Teacher's Ramblings

A potpourri of education, politics, family matters, and current events.

Wednesday, October 20, 2004

The Guardian Speaks of Kerry No Gore Advice

So glad the Brits care about our elections. I am very tempted to volunteer for Tony Blair's re-election campaign, wonder if there will be a sign up over at the National Review? The Guardian says that we can look forward to Kerry declaring himself the winner, perchance like CNN maybe before the polls close? Wouldn't doubt it. The concern for the US system is underwhelming:

Sen. John Kerry has a simple strategy if the presidential race is in doubt on Nov. 3, the day after the election: Do not repeat Al Gore's mistakes.

Unlike the former vice president, who lost a recount fight and the 2000 election, Kerry will be quick to declare victory on election night and begin defending it. He also will be prepared to name a national security team before knowing whether he's secured the presidency.


``Right now, we have 10,000 lawyers out in the battleground states on Election Day, and that number is growing by the day,'' said Michael Whouley, a Kerry confidant who is running election operations at the Democratic National Committee.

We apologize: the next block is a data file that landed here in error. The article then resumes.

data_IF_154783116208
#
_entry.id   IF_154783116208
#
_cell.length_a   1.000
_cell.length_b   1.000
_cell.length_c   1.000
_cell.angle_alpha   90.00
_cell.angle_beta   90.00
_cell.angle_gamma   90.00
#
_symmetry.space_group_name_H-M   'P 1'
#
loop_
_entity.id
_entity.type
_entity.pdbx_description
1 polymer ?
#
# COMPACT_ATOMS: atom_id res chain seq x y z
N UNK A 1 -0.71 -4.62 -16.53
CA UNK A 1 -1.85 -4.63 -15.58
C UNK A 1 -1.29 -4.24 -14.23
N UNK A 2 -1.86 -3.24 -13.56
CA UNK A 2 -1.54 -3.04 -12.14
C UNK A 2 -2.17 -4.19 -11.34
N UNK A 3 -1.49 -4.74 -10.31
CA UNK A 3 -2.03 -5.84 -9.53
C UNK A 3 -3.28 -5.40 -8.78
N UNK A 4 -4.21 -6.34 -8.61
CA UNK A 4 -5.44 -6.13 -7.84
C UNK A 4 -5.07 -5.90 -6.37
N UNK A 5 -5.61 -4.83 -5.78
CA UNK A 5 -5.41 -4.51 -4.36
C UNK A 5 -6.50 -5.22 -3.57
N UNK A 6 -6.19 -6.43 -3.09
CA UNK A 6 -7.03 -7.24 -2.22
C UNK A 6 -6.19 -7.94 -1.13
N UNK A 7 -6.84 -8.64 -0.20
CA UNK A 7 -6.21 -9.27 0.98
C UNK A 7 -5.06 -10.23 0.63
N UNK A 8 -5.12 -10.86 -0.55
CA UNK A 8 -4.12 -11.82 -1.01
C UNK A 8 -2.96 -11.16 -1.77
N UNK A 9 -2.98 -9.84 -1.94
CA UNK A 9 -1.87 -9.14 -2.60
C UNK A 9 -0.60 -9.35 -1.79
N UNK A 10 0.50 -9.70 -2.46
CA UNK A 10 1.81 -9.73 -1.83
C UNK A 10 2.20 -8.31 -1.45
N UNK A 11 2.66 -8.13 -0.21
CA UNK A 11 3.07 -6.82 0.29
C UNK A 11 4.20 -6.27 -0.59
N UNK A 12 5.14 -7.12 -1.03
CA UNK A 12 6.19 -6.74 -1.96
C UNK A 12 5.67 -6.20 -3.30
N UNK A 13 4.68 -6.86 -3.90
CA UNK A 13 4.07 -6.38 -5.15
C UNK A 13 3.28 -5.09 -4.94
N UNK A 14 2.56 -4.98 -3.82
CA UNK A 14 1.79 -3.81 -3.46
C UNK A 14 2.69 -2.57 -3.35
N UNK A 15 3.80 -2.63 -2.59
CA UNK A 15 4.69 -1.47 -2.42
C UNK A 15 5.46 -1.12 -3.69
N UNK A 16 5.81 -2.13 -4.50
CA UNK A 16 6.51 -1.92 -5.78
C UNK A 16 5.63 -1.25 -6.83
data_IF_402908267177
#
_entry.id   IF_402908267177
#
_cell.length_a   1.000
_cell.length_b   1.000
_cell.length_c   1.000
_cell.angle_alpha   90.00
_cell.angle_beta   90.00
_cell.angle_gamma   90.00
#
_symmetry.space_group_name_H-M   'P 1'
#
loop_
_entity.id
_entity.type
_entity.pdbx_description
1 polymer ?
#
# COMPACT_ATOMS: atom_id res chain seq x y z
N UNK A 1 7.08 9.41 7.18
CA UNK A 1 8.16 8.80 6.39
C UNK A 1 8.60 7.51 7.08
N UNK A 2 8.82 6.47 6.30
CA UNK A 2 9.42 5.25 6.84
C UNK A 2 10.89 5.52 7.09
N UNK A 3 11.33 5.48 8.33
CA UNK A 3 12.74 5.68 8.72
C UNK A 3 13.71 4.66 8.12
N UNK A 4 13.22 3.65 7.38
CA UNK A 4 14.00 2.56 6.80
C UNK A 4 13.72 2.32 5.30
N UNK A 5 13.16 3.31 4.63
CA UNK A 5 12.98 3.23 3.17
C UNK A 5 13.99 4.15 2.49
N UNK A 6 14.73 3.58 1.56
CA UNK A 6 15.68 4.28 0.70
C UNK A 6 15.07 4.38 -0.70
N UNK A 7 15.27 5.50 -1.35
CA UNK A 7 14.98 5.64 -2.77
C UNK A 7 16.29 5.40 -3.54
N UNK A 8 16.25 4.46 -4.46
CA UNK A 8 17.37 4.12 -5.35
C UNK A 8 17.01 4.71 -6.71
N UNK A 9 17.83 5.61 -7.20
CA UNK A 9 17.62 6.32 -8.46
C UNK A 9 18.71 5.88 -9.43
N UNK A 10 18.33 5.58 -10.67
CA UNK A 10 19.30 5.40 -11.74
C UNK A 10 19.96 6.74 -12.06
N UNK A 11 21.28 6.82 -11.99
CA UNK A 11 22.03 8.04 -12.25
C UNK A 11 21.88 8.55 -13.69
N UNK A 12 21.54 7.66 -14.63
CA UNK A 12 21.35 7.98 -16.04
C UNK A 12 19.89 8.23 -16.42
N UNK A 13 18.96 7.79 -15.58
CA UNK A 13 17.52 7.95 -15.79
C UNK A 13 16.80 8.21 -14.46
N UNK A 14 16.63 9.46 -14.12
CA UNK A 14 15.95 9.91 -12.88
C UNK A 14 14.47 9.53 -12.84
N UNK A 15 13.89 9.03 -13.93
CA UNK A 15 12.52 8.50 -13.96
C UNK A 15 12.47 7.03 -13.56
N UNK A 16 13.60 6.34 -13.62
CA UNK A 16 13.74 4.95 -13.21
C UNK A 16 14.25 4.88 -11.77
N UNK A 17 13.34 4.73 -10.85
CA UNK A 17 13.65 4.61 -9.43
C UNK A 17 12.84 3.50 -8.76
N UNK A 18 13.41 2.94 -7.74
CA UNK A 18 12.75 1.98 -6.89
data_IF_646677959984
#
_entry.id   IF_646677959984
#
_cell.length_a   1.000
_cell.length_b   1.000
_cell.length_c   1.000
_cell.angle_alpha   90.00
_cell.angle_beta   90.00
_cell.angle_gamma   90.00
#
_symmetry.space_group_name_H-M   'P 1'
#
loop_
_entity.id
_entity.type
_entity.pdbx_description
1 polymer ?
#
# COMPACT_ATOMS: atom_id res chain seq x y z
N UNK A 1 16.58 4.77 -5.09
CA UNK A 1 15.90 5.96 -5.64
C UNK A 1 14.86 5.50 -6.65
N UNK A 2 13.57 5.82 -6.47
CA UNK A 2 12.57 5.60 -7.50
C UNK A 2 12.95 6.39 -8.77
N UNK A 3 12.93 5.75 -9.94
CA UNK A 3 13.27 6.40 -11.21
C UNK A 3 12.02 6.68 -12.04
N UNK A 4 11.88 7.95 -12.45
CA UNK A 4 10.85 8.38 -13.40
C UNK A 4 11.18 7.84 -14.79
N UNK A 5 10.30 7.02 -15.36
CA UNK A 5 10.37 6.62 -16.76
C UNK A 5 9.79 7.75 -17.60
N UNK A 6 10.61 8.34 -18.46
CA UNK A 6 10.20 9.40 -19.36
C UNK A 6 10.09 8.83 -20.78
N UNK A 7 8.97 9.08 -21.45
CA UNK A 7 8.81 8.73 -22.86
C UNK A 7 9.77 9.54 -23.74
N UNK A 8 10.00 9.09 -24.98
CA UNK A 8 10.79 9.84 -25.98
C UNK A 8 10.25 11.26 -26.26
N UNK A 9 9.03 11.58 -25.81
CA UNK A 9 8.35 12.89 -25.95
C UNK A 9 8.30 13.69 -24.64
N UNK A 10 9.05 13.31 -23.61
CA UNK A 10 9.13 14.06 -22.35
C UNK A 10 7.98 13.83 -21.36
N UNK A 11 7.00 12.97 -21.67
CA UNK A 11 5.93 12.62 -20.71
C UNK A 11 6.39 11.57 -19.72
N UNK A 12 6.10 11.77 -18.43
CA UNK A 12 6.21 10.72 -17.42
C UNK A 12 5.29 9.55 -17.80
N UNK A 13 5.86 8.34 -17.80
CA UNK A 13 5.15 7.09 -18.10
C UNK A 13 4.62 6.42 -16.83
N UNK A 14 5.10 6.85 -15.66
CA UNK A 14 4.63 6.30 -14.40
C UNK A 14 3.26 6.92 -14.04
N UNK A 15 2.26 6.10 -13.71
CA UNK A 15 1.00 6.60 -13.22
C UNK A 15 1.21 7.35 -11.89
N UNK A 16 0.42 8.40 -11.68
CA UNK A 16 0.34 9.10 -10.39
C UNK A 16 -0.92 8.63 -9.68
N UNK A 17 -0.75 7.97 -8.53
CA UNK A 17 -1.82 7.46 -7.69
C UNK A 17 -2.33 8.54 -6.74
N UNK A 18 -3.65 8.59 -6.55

While the lawyers litigate, political operatives will try to shape public perception. Their goal would be to persuade voters that Kerry has the best claim to the presidency and that Republicans are trying to steal it.
Democrats are already laying the public relations groundwork by pointing to every possible voting irregularity before the Nov. 2 election and accusing Republicans of wrongdoing.

On Election Day, Whouley will head the so-called ``boiler room,'' probably in Washington, that tracks vote counts and ensures Kerry doesn't concede too soon. Whouley was the aide who, after noticing Florida was too close to call in 2000, called Gore's team in Tennessee and told them to put the brakes on the concession speech.

Campaign manager Mary Beth Cahill will be with Kerry in Boston, where they will field Whouley's calls.
Jim Johnson, who headed Kerry's vice presidential search team, former Labor Secretary Alexis Herman and longtime Kerry aide David McKean lead the team planning Kerry's transition to the White House.
Aides say the transition process is behind schedule, but Kerry will be ready to name a national security team shortly after the election. They say he has candidates in mind, but is reluctant to discuss the transition while campaigning.

The advisers spoke on condition of anonymity because Kerry wants the focus to be on his campaign for now.
The plan to quickly name a national security team is partly practical (at a time of war, continuity is necessary) and political, aides said, because if there is another recount Kerry will want to show he's ready to take power.


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